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Are you a stressed high school student stuck with an unsatisfactory low ACT score? Do you follow instructions and apply techniques and still don’t see any significant change? Do you keep pressuring yourself because you had low 20’s on at least one of the sections on the ACT? If you said yes to one of these questions, you may want to keep reading.

There are many techniques that can be applied when it comes to standardized testing, but sometimes they are not enough. In occasions is easier to acknowledge that you are a bad test taker and keep moving on. Being a bad test taker doesn’t mean that you are not smart enough, it just means that you are not used to the method where your “knowledge” is being tested (which is not. ACT score =/= reflection of your knowledge) on a standard level.

When I was having problems increasing my ACT scores, I realized that while some techniques were effective for some people, they weren’t for me. I thought about what was my biggest constraint and learned to work around it. My worst enemy was time. I tried to complete all the questions in one section within the amount of time provided, but that made me rush throughout all of the questions and skim more than necessary, leading to zero understanding of the material and to poor understanding of the wording of the questions, which led to mediocre answers, and eventually to low scores.

So, I knew I had problems pacing myself, and I was on a state of panic since my test date was approaching. Then I decided to try something new, and I started on small portions. For the English, Reading and on the Science section (my beloved Science section) I decided to skip a passage and focus on the rest. On the Math section, I answered 45 questions out of 60, and guessed the rest. Yes. That’s exactly what I said. I skipped certain portions on a subsection in order to maximize my constraints.

Wait, what?

Since time was the factor against me, I optimized the time given by minimizing the number of questions asked. I didn’t just go on test day and tried this “theory,” I compared my practice test scores without implementing this technique with the scores where I used it. Surprisingly, my scores improved. The key element is spending more time on questions and trying to get all of them–if not the majority of the questions right.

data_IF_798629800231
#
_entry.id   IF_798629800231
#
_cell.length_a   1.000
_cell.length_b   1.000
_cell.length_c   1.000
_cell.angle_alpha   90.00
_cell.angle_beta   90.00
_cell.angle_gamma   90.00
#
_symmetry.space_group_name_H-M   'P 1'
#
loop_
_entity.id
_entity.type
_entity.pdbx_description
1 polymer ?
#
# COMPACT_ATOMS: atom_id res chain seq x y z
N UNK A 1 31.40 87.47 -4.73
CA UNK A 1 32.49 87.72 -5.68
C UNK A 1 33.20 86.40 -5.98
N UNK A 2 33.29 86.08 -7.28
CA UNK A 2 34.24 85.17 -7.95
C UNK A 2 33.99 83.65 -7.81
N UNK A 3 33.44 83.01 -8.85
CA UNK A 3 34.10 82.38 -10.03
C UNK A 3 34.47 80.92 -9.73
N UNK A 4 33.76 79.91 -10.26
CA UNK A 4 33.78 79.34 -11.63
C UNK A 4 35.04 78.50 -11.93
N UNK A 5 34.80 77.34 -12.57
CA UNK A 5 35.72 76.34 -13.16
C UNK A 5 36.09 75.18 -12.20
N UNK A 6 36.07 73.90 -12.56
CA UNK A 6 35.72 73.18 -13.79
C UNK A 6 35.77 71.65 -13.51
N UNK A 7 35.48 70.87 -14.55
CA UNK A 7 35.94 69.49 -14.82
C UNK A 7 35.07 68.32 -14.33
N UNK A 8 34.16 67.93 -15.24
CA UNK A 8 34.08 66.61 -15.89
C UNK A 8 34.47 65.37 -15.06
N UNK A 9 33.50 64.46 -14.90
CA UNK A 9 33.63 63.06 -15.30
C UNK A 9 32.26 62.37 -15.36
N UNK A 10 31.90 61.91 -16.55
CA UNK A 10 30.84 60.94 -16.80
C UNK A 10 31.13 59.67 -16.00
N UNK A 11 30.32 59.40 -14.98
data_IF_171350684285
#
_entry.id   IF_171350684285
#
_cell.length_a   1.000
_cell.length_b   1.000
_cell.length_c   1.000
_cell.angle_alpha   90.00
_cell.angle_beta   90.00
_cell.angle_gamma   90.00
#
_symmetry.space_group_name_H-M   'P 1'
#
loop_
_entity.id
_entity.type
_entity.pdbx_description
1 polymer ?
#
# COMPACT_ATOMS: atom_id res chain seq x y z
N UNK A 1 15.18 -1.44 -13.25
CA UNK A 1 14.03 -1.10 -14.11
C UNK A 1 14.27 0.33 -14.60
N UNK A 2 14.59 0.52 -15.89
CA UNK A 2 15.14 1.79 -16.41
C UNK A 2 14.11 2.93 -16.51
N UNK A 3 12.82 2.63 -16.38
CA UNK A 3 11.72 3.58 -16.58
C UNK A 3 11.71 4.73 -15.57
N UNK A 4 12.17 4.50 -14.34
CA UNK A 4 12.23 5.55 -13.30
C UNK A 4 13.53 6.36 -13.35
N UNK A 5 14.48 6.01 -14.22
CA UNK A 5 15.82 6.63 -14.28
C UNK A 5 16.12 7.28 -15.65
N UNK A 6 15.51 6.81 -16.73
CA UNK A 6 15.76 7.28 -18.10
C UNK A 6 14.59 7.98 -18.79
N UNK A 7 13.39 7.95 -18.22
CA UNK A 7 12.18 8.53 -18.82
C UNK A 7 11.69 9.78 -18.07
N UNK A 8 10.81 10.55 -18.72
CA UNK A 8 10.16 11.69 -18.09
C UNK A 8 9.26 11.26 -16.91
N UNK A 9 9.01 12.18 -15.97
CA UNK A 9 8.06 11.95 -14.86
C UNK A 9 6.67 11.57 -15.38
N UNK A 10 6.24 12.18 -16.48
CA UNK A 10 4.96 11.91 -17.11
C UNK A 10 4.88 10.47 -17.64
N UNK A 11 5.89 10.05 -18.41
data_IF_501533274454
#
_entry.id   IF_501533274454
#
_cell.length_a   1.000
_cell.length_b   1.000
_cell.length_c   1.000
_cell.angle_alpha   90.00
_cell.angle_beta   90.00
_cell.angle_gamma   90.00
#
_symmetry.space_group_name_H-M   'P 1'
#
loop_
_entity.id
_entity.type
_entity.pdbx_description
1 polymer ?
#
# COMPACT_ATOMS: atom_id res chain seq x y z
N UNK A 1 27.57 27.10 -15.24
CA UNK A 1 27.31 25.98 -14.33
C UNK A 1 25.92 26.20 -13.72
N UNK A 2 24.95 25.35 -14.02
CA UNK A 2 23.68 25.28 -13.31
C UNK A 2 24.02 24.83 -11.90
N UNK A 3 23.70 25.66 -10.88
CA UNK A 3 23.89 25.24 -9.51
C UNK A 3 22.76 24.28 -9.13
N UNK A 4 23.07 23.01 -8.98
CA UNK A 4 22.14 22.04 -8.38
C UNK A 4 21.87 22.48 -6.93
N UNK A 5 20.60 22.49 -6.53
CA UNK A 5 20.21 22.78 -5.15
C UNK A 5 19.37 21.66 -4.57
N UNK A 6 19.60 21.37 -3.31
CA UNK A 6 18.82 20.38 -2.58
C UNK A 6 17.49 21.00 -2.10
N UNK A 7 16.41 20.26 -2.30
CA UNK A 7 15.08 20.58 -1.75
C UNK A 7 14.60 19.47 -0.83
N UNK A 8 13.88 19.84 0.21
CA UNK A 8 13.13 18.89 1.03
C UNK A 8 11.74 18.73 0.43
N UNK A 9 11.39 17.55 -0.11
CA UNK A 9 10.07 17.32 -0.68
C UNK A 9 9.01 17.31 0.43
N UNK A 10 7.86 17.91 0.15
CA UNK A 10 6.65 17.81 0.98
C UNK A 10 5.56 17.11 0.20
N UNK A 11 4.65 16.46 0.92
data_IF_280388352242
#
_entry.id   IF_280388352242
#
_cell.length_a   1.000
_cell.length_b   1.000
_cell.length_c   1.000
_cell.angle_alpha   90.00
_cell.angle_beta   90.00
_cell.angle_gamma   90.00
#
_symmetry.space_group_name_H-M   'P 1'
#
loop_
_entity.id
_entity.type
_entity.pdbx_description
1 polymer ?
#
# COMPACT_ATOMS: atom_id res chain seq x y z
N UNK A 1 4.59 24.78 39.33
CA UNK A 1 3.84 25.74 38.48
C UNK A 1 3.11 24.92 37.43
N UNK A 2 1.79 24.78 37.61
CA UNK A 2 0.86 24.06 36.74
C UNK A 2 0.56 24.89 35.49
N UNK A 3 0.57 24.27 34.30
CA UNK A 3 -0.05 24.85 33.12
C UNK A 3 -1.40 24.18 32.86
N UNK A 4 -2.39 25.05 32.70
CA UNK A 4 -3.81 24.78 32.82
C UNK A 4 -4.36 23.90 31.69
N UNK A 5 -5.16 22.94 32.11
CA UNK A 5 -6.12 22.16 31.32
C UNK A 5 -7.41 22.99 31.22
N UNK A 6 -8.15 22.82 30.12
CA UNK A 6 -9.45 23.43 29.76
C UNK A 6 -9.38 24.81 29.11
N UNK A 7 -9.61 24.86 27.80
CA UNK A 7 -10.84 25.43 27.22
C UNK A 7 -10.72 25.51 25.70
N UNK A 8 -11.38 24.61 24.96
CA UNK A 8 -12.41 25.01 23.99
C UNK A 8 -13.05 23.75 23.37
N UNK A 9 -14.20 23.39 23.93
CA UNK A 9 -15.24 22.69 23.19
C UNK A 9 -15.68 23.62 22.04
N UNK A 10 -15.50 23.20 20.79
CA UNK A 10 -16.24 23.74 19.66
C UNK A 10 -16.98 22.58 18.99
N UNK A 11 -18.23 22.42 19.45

Think about it this way: the Reading section contains 4 passages, and a total of 40 questions. The ACT gives you 35 minutes to answer all the questions and read the passages. If you’re a slow reader just like me, and can barely finish this section, you may want to consider skipping one passage. That would mean having more time to read and have an understanding of the passage instead of just skimming through it without knowing what was going on during that lecture. If you have a better understanding of the passage, then chances are that you may get more answers right. You have the opportunity of getting approximately 30/40 questions right, and then guess the rest. Let’s say you can guess 3 questions right, so that would give you 33/40. That’s a 29 on the Reading section. The same strategy can be applied on the English section of the test. Of course, if you do better than a 29 using your own methods, this is not for you.

On the Science section passages can have 5-7 questions. It’s advisable not to skip the one that has fewer questions, but the one that seems more complicated. Before answering the questions, skim through all the passages and see which one is more complex. This should not take you more than 45 seconds.

For the math section is a different story—before skipping any questions you should asses yourself and know in which aspects of math you excel. The math section has 60 questions that need to be answered in 60 minutes. At first glance it may seem as one minute per question, but some questions require more than one minute and others less than that. The first 40 questions are relatively easier than the last 20, so I would focus on getting those first 40 questions right, spend more time on the questions that range from 40 to 50, and guess the rest. Let’s assume I have 45/60 right, and guessed 3 of the questions—that would mean I have 48/60. That’s a 27. Once again, if you can get more than that by normal means, discard this method.

The key factor in order to make this work is to test it first, and if it works, practice, practice, and practice! At the end of the day is about pacing yourself and finding what best works for you.

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the author

Vianny Lugo is an incoming freshman at Colby College who is not used to cold weather and likes unhyphenated double-barrelled surnames. While she's not obsessing over deer, she invests some time into LGBT Literature, Neuroscience related topics, and dark music.

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